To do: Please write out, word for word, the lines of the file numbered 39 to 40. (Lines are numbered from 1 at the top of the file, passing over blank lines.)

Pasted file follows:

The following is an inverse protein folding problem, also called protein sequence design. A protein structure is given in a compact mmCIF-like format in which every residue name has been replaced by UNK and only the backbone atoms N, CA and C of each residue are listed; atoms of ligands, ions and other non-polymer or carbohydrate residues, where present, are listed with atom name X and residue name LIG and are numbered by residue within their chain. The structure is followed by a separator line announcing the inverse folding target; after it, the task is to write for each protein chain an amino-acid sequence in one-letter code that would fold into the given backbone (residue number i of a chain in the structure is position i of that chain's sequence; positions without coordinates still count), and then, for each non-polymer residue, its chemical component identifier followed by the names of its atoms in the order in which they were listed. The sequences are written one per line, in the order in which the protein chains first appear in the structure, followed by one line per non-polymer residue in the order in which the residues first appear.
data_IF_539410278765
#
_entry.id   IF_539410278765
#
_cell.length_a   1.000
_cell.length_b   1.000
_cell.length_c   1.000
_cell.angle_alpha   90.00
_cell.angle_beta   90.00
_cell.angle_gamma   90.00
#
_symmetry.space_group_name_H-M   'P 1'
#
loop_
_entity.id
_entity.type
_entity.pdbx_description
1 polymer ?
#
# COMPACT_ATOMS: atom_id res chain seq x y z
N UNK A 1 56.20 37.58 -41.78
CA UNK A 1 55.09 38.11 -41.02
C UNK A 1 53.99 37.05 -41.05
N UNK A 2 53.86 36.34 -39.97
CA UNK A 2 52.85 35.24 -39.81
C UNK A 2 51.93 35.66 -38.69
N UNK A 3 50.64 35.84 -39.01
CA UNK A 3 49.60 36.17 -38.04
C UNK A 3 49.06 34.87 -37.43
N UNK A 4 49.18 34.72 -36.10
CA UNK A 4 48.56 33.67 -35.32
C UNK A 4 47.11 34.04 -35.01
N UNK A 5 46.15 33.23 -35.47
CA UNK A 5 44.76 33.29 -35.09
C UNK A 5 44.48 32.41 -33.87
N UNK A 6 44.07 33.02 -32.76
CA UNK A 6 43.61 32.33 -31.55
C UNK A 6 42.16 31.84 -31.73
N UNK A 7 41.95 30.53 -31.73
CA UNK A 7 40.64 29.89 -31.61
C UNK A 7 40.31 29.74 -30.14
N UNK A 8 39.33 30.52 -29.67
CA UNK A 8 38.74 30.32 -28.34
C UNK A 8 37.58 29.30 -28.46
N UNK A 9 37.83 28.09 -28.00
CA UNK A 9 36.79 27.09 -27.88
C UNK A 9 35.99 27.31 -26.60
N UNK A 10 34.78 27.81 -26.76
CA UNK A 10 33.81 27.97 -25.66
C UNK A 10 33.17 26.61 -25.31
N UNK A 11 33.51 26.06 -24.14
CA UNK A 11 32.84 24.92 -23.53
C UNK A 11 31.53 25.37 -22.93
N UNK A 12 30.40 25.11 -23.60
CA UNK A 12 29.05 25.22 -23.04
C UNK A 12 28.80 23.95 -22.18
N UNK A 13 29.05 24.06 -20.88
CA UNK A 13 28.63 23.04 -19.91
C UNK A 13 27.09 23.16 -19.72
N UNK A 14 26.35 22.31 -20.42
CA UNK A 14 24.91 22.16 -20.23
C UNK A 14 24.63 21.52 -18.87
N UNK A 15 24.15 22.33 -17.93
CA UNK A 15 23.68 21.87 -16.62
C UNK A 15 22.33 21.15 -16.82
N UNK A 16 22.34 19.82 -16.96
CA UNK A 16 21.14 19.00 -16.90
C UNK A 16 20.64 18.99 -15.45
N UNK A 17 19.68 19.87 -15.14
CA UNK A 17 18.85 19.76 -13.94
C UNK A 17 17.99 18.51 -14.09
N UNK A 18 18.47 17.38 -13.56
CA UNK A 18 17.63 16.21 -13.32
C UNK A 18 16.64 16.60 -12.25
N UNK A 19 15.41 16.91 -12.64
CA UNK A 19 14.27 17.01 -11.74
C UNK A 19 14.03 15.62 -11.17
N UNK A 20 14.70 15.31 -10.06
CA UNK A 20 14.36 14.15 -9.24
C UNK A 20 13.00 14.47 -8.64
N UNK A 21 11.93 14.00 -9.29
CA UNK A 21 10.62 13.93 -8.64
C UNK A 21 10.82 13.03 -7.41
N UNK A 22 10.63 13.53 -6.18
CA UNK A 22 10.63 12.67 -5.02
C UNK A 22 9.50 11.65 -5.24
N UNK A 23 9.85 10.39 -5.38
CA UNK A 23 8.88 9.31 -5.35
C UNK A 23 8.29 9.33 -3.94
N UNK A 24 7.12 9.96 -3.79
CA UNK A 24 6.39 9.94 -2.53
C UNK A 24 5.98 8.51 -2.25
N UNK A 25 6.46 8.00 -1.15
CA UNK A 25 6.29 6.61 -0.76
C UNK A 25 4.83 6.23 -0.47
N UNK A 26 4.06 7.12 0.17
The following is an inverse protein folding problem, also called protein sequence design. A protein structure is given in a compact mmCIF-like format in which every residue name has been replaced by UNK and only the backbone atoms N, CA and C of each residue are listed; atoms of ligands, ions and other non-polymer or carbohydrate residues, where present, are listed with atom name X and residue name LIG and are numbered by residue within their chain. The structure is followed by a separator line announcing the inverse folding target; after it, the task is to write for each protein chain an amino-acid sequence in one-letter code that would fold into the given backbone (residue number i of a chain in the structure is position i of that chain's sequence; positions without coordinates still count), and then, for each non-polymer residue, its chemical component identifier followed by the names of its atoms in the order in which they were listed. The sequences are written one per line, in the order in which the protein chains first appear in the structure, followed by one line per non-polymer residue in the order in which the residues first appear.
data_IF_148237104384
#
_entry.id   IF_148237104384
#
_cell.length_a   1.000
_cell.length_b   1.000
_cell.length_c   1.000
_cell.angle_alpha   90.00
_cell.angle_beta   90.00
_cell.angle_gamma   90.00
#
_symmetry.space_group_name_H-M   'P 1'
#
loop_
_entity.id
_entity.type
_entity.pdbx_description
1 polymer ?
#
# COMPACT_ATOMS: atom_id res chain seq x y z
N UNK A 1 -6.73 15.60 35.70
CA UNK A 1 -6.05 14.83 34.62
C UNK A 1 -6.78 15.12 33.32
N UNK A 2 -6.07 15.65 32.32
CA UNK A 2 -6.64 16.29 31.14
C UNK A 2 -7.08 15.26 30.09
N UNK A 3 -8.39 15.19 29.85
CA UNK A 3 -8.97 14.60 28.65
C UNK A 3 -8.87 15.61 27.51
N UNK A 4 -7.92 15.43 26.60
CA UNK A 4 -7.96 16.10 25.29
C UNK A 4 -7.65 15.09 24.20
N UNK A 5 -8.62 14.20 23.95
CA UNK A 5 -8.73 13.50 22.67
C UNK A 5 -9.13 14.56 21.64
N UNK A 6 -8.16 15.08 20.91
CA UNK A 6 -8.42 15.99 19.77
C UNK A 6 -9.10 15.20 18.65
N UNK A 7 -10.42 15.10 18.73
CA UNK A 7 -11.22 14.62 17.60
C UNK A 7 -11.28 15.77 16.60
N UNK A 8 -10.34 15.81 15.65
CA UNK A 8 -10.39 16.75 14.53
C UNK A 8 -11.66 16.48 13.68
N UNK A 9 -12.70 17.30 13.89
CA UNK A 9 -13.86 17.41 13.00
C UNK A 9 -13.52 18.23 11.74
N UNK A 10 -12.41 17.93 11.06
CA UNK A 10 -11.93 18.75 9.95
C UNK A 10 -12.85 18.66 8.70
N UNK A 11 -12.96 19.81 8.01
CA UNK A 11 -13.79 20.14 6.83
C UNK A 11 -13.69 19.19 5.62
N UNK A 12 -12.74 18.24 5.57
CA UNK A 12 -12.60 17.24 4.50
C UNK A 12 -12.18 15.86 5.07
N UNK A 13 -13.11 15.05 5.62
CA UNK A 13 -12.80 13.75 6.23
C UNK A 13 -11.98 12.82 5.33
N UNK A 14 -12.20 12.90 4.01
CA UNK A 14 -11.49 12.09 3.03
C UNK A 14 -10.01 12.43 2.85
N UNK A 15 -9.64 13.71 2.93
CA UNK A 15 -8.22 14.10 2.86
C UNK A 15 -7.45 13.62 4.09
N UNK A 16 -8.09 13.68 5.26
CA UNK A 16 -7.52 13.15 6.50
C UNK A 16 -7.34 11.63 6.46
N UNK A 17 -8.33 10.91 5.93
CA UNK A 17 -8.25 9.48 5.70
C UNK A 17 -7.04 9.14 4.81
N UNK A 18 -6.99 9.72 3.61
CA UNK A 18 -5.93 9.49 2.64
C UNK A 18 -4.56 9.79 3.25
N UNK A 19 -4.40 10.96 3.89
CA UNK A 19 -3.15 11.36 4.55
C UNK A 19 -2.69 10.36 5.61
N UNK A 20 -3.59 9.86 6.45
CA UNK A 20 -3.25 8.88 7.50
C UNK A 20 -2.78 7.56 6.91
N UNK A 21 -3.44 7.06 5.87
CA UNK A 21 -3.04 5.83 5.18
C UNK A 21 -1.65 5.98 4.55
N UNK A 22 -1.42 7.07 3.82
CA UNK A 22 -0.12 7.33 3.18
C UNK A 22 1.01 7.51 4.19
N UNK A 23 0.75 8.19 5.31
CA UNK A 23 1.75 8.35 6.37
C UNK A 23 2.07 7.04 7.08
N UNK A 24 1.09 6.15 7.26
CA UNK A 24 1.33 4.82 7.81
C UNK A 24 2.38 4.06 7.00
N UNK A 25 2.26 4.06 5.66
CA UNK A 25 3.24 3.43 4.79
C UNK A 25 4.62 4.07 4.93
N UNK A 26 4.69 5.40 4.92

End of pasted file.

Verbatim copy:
C UNK A 6 42.16 31.84 -31.73
N UNK A 7 41.95 30.53 -31.73